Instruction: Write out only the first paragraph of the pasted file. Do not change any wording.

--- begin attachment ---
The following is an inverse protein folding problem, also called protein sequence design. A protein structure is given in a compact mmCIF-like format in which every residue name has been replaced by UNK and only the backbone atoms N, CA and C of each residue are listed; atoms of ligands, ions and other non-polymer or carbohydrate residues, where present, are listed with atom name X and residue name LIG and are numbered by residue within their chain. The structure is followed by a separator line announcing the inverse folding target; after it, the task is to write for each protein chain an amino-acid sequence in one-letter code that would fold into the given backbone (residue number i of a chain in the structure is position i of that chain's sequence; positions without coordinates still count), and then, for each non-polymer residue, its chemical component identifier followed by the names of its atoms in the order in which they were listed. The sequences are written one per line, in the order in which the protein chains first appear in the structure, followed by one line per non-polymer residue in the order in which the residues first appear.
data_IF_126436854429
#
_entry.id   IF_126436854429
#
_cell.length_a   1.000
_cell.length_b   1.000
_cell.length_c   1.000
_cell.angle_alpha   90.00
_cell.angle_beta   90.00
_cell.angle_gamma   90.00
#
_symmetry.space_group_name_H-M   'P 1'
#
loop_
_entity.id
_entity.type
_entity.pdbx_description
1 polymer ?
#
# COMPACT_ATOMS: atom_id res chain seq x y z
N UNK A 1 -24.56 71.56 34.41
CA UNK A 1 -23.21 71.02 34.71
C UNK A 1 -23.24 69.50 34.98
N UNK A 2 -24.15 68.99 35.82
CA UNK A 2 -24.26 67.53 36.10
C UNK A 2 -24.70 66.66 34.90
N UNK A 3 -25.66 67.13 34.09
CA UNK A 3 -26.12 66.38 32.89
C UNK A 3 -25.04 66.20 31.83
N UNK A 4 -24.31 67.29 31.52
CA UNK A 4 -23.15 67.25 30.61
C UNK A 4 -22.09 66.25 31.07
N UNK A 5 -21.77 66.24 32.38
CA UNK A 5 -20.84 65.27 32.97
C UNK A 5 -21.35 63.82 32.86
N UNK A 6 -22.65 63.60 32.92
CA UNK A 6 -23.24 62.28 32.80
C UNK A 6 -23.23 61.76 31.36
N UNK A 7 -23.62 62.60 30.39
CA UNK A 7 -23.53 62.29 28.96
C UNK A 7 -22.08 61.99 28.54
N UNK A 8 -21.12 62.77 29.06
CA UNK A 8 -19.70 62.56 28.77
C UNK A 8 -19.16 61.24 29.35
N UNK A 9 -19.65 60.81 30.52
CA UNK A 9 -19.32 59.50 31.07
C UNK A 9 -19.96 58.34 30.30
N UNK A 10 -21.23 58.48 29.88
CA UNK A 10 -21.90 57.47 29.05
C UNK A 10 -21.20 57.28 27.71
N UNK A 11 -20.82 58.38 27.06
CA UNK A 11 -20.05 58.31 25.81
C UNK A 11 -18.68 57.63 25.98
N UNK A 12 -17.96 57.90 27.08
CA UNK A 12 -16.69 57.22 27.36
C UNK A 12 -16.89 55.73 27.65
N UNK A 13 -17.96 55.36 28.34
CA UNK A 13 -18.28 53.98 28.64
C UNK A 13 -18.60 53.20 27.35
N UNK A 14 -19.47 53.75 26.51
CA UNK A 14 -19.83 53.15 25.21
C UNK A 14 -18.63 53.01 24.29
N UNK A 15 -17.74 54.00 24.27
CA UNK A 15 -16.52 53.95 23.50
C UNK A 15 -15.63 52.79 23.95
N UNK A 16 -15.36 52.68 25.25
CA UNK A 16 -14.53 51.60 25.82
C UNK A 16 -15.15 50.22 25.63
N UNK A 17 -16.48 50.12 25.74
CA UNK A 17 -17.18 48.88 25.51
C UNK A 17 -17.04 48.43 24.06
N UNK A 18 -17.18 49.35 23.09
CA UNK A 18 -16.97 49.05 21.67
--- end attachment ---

The following is an inverse protein folding problem, also called protein sequence design. A protein structure is given in a compact mmCIF-like format in which every residue name has been replaced by UNK and only the backbone atoms N, CA and C of each residue are listed; atoms of ligands, ions and other non-polymer or carbohydrate residues, where present, are listed with atom name X and residue name LIG and are numbered by residue within their chain. The structure is followed by a separator line announcing the inverse folding target; after it, the task is to write for each protein chain an amino-acid sequence in one-letter code that would fold into the given backbone (residue number i of a chain in the structure is position i of that chain's sequence; positions without coordinates still count), and then, for each non-polymer residue, its chemical component identifier followed by the names of its atoms in the order in which they were listed. The sequences are written one per line, in the order in which the protein chains first appear in the structure, followed by one line per non-polymer residue in the order in which the residues first appear.